LANSING, Mich. (WJMN) – The Michigan Department of Natural Resources’ Recreation Passport is set to see a slight price increase beginning next month. The passport, introduced in 2010, gives drivers year-round vehicle access to over 100 state parks and recreation areas, over 1,000 state-managed boating access sites, 140-plus state forest campgrounds, and parking at thousands of miles of trails and other outdoor locations.

Starting March 1, 2023, the Recreation Passport will see the following changes:

  • Increase from $12 to $13 for one-year vehicle pass
  • Increase from $6 to $7 for one-year motorcycle pass
  • Increase from $24 to $26 for two-year vehicle registrations

An additional $5 convenience fee is also in effect when the Recreation Passport is purchased at a state park or recreation area instead of at the time of your license plate registration renewal through the Secretary of State.

Fees for the passport last increased in 2020. Additionally, the annual price of an annual pass for non-Michigan residents increased from $36 to $39 on January 1, 2023.

The DNR wrote the following in a release regarding the reason for the increase in price:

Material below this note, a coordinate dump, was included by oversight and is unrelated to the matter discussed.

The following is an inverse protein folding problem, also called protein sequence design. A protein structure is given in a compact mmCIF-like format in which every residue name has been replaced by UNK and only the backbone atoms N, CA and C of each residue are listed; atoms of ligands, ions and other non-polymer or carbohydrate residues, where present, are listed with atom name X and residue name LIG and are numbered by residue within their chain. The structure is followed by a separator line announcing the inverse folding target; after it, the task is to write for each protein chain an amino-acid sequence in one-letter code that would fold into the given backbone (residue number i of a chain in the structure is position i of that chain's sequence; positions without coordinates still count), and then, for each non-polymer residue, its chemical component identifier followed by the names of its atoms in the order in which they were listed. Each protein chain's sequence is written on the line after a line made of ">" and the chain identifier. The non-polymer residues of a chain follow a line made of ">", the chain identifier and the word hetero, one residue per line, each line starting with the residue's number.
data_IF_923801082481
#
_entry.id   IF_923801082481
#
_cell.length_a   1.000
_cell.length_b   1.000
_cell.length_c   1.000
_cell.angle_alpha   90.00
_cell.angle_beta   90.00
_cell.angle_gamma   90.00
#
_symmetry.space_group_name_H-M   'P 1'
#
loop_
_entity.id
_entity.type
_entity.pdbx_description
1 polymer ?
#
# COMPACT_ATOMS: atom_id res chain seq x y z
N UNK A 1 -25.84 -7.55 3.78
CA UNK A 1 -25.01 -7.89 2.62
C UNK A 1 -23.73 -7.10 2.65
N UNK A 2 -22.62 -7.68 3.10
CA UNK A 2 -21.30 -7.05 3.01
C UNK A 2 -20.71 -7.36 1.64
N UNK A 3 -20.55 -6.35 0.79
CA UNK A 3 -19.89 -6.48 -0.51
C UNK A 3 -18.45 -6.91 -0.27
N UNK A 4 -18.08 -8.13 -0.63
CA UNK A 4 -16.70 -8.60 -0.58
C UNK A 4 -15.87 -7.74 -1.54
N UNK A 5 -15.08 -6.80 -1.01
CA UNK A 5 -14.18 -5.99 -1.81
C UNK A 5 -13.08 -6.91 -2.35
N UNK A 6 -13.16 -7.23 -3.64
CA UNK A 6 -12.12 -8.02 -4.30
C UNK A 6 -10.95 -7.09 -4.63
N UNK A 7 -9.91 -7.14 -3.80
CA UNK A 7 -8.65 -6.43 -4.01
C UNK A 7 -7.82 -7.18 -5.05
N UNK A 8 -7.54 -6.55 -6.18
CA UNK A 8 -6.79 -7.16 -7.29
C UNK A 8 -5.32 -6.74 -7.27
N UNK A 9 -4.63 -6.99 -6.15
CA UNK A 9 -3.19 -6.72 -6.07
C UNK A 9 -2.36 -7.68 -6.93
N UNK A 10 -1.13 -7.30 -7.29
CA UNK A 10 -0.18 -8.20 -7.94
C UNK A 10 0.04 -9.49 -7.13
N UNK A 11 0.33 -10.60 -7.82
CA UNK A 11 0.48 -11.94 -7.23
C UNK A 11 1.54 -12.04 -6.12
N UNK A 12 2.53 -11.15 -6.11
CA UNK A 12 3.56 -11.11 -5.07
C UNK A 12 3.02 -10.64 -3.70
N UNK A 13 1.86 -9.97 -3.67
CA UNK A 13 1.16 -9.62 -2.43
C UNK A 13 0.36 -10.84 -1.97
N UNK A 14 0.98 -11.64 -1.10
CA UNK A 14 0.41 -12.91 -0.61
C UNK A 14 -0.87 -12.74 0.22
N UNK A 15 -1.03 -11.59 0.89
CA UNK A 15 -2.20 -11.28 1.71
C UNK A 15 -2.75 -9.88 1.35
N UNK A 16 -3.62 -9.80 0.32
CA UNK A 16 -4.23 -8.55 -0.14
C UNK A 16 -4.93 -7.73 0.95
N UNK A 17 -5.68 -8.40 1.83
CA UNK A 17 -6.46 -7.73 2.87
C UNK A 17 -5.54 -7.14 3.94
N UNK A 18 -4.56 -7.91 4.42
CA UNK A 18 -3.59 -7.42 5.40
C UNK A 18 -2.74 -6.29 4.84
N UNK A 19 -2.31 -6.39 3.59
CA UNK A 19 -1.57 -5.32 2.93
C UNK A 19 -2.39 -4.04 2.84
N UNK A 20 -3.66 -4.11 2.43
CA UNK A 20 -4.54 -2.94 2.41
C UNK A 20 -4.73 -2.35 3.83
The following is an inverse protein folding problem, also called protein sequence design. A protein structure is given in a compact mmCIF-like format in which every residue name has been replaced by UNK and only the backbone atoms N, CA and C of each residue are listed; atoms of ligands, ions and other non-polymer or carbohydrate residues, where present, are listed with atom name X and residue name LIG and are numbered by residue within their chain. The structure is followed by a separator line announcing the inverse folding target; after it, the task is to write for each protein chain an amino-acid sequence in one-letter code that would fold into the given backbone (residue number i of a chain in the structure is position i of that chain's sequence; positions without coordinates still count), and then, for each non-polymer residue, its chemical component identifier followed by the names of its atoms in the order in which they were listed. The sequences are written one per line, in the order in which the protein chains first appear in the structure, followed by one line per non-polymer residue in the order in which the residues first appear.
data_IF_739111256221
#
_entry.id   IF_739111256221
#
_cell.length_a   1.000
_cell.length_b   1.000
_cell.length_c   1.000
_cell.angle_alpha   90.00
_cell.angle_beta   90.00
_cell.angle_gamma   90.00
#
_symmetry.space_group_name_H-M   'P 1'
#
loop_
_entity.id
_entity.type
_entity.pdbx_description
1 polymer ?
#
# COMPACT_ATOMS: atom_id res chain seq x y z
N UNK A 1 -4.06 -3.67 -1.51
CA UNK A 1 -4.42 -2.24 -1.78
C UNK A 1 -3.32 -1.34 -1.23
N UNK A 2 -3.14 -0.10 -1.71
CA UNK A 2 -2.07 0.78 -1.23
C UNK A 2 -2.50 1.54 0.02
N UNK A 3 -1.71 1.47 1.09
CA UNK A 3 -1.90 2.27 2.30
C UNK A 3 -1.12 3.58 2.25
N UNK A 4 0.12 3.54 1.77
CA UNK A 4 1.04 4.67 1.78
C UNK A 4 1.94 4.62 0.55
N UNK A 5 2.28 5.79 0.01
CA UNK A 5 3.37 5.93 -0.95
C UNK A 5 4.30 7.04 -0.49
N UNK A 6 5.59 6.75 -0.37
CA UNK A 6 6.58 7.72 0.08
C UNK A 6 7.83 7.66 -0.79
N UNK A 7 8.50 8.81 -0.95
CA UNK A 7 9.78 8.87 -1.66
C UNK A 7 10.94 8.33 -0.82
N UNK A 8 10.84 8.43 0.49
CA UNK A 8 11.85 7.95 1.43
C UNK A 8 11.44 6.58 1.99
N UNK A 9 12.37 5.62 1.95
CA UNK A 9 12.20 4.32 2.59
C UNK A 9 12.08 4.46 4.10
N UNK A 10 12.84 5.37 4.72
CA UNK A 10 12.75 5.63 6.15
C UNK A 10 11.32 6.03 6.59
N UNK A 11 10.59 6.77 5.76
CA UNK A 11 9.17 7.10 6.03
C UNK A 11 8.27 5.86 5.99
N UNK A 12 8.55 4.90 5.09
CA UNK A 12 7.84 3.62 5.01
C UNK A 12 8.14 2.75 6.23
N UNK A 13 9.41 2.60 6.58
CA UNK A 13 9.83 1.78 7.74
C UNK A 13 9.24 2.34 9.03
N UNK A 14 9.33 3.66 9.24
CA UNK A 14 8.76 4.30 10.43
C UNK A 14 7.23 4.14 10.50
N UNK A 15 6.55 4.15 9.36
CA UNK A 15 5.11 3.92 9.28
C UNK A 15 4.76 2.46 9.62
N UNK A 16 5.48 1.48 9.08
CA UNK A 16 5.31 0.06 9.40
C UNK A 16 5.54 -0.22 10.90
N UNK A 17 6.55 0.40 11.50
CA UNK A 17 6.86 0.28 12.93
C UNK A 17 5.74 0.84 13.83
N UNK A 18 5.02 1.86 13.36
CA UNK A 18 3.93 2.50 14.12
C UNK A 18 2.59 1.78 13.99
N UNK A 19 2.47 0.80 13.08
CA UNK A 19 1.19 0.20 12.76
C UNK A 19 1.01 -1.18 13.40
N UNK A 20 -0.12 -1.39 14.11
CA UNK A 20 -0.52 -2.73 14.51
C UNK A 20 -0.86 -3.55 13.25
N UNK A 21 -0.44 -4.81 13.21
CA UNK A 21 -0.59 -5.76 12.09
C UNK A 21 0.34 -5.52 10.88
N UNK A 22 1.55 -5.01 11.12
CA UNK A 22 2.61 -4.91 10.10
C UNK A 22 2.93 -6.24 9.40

The moderate fee change is a result of a statutory provision that ensures Recreation Passport funding keeps pace with the economy. Basically, the law says that the DNR does not determine the cost of the Recreation Passport; instead, fee adjustments are based on the Consumer Price Index, as determined by the federal Bureau of Labor Statistics. The notice of change was provided by the Michigan Department of Treasury in November.

“The Recreation Passport model, introduced in 2010, provides a unique funding opportunity for the state’s parks and recreation system,” said Ron Olson, DNR Parks and Recreation chief. “In essence, the annual resident Recreation Passport was tied to the Secretary of State’s vehicle registration process. Not only was the purchasing opportunity put in front of more residents, but the cost per vehicle also dropped significantly. That shift resulted in more purchases that ultimately better support these outdoor spaces and protect natural and cultural resources for the next generation.”

The DNR says 40% of eligible Michigan vehicles has the Recreation Passport. Revenue from the program goes into a restricted fund that supports state park infrastructure and operations, a local grant program for community recreation agencies, state forest campgrounds and nonmotorized pathways and trails, cultural and historic resource restoration, and marketing and promotion.

Last December, grants generated by the Recreation Passport were awarded for projects at Meadowbrook Arena in L’Anse and Ford River Township Park in Delta County.

You can learn more about the Recreation Passport here.